An important historical context in the framework of “peace and church” is certainly National Socialism and the Second World War. So it is not surprising that this period of recent history also finds a place in the exhibition. Documents of resistance, but also the Pope’s silence during the persecution of the Jews in Germany are dealt with. “For example, we were allowed to borrow the original letters from Dietrich Bonhoeffer from Harvard University in Boston. These are unique testimonies of the resistance that we can show here,” says Thomas Fusenig. The letter to his fiancée, written by the theologian Bonhoeffer a few months before his execution, is as touching as it is unforgotten, since it contains his poem “Wonderfully sheltered by good powers”.
Room 3: Religiously motivated conflicts
From these first rooms, the walls of which are painted sky blue, the exhibition area continues into a deep red. “Here we finally descend from heaven to earth. We are now dealing with secular wars and conflicts that are motivated by religion,” the art historian explains. The beginning of this section is marked by “normal wars”. For a long time, war was one of the legitimate means for people to maintain order. War was considered a “just war”, meant “in the sense of God”. This understanding is documented by a series of exhibits from different eras. This understanding was already fundamental in the Middle Ages. Three “classes of Christianity” are documented: God connects the state of the church, the state of the worldly rulers and warlords and the (unimportant) peasantry to a common force for a functioning society. A colourful picture of Bartholomew Bruyn the Elder (around 1535) depicts this “divine order”.
In various ways, the desire for divine assistance in the various wars becomes apparent in the following exhibits: flags with Christian symbols or covers, uniform buttons and belt buckles bearing the inscription “God with us”, pictures and postcards in which God is on the warriors’ side. God should help to be victorious – at all times and for all parties.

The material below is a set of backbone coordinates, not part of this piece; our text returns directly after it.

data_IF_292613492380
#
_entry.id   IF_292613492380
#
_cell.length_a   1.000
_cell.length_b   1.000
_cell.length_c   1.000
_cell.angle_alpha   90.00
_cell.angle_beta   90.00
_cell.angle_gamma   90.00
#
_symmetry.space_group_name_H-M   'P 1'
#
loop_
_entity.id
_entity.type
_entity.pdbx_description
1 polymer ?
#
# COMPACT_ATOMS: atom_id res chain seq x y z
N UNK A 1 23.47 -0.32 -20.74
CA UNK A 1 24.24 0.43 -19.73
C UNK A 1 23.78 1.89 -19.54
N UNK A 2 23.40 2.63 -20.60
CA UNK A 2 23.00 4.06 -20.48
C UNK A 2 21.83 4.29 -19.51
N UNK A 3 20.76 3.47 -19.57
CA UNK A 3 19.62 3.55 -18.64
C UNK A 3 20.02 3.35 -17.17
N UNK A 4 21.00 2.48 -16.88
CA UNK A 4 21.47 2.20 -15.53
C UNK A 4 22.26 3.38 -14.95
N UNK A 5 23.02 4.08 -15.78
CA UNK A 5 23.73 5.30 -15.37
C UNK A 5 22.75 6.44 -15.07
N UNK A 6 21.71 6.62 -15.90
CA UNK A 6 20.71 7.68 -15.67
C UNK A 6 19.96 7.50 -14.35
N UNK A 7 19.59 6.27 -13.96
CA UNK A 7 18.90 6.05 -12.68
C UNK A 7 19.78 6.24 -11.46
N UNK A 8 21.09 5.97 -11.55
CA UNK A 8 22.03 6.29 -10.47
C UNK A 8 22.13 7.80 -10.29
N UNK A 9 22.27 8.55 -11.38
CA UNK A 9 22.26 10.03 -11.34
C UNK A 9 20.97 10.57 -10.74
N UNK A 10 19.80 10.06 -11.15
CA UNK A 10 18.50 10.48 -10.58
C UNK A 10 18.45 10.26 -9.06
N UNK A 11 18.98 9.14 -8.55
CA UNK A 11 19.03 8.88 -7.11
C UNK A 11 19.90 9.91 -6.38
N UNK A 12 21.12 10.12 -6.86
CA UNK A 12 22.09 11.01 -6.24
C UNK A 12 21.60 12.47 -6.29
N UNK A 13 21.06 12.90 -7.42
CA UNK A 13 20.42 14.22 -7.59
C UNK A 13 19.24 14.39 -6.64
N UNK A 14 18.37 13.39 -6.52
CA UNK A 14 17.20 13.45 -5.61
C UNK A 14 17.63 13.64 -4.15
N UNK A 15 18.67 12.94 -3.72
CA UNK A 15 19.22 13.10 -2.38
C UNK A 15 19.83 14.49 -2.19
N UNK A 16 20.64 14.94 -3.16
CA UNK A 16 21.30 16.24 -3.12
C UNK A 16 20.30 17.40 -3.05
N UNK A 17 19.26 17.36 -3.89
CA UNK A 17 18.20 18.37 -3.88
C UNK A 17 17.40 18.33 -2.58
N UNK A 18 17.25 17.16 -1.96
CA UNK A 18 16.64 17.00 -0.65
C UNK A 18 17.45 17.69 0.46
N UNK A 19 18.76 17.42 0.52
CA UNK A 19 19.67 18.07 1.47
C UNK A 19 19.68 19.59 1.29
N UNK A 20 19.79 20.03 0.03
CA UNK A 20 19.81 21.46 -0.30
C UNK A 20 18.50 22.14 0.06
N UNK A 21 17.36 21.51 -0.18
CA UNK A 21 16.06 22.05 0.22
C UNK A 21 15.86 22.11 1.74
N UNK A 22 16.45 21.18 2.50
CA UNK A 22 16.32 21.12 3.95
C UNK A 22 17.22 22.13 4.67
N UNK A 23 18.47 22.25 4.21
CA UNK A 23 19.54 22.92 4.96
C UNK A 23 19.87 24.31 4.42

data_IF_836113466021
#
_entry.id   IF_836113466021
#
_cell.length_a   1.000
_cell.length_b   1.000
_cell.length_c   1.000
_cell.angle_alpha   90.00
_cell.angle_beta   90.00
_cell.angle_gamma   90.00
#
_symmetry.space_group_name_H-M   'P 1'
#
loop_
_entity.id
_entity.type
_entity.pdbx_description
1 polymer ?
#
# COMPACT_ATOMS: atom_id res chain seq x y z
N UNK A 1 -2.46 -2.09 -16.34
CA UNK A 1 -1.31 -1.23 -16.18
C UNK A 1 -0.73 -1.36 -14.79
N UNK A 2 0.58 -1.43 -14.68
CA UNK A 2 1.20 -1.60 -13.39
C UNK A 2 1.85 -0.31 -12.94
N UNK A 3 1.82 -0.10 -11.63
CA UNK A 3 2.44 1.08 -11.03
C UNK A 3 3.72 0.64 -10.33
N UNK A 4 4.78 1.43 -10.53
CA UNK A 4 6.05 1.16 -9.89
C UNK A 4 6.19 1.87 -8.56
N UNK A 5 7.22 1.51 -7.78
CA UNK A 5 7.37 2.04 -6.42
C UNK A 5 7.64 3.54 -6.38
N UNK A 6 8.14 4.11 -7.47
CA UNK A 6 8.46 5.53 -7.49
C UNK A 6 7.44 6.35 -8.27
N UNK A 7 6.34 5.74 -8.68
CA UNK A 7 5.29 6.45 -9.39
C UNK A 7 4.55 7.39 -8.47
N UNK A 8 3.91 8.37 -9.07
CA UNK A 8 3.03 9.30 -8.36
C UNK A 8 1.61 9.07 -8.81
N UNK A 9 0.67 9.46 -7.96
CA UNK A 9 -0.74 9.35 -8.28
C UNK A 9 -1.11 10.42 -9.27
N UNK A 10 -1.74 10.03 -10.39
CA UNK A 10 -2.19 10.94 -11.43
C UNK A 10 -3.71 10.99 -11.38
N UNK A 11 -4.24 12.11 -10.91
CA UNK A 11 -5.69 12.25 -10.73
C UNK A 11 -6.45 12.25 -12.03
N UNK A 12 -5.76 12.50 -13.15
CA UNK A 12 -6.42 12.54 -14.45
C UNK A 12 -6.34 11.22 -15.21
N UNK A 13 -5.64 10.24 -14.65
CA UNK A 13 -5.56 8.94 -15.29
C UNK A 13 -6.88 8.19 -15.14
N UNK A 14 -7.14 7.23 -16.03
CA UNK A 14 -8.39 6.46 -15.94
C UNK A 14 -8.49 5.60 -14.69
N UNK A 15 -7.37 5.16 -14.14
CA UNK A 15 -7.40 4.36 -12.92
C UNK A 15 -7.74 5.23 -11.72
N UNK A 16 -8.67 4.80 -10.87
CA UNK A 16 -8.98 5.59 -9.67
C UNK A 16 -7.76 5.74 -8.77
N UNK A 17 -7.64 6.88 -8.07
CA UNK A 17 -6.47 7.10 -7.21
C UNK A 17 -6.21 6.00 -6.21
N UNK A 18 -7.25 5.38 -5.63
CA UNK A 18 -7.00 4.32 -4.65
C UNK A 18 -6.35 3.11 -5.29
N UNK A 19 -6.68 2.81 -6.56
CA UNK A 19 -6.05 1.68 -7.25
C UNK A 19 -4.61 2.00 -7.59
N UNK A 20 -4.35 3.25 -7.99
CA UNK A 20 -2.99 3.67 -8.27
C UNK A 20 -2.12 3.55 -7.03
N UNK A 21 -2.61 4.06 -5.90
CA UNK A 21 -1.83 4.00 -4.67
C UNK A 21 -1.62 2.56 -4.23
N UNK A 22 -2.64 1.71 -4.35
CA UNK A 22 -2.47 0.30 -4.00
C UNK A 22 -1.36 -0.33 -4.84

But also the resistance against war in recent history and the peace movements often refer to Christian motives or the Christian faith. A central and impressive picture for this theme is Otto Pankok’s woodcut “Christ breaks the rifle” from 1950: “We borrowed the poster for the Monday evening peace prayers from the Nikolai Church in Leipzig, which became the crystallization point for the Leipzig Monday demonstrations in 1989. With the rainbow and the icon ‘Swords to Ploughshares’, it contains several Christian symbols that can be found on all peace demonstrations,” says Thomas Fusenig.
Room 4: Wars as a means of spreading the Christian faith
The second-to-last section of the exhibition is devoted to a very difficult topic: the religious wars and the mediation of the Christian faith through coercion and violence. Thomas Fusenig explains: “At this point we also have to deal with the Crusades. They were originally designed as an ‘armed pilgrimage’. The participants of the Crusades received – like pilgrims – an absolution from their sins. Their homeland was protected by the church. Often in the end the Knights fought wars over treasures and territories.” An actual missionary work had almost never been the goal. This also had to do with the fact that any attempt to missionize was forbidden for Muslims under the death penalty. An active proclamation of Christianity as “the right faith” was thus impossible.
My favourite object in this context is a work by the painter Peter Paul Rubens: the “Allegory of Catholic Austria, which is persecuted” (1620/21). This exuberant picture from the Thirty Years’ War shows Austria in great distress, both from Protestant Bohemia and from the Turks. The highlight for Thomas Fusenig is somewhat less striking: a copperplate engraving from Cologne, made around 1634. It shows the triumph of Christians over the Ottomans. The Brotherhood of the Rosary commemorates the victory in the Battle of Lepanto in 1571 by drawing a cruel picture: Mary holds a sword instead of a rosary, and the child Jesus carries the cut off head of an Ottoman in his hand. A unique and truly disturbing portrayal.
An impressive exhibition
The exhibits, which the diocese exhibition combines and shows, are all very impressive in their complexity. They document different aspects of the topic section by section, deal with contradictions and show areas of conflict. They are partly modern, partly very old, originate from church art or were put into the picture by secular artists. This diversity makes it impossible to name and present all aspects of the exhibition. You should therefore take the chance to visit the LWL museum and the diocese exhibition there and explore it yourself.
Image: © Alexa Brandt